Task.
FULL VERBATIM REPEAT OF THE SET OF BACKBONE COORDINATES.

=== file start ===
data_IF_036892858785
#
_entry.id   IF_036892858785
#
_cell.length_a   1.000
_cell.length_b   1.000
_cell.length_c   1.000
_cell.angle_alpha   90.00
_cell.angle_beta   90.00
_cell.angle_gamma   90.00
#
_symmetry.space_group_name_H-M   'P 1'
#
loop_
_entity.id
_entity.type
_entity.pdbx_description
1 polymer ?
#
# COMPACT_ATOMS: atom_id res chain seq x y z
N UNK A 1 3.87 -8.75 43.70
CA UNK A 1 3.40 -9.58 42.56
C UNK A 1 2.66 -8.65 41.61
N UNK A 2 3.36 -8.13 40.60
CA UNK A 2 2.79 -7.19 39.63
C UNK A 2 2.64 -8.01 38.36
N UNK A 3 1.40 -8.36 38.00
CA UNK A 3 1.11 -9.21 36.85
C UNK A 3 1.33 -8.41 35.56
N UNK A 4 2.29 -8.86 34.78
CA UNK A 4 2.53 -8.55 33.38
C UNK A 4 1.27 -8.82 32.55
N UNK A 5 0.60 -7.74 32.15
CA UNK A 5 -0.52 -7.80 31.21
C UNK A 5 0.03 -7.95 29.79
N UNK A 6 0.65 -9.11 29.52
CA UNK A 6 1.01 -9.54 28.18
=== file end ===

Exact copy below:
data_IF_036892858785
#
_entry.id   IF_036892858785
#
_cell.length_a   1.000
_cell.length_b   1.000
_cell.length_c   1.000
_cell.angle_alpha   90.00
_cell.angle_beta   90.00
_cell.angle_gamma   90.00
#
_symmetry.space_group_name_H-M   'P 1'
#
loop_
_entity.id
_entity.type
_entity.pdbx_description
1 polymer ?
#
# COMPACT_ATOMS: atom_id res chain seq x y z
N UNK A 1 3.87 -8.75 43.70
CA UNK A 1 3.40 -9.58 42.56
C UNK A 1 2.66 -8.65 41.61
N UNK A 2 3.36 -8.13 40.60
CA UNK A 2 2.79 -7.19 39.63
C UNK A 2 2.64 -8.01 38.36
N UNK A 3 1.40 -8.36 38.00
CA UNK A 3 1.11 -9.21 36.85
C UNK A 3 1.33 -8.41 35.56
N UNK A 4 2.29 -8.86 34.78
CA UNK A 4 2.53 -8.55 33.38
C UNK A 4 1.27 -8.82 32.55
N UNK A 5 0.60 -7.74 32.15
CA UNK A 5 -0.52 -7.80 31.21
C UNK A 5 0.03 -7.95 29.79
N UNK A 6 0.65 -9.11 29.52
CA UNK A 6 1.01 -9.54 28.18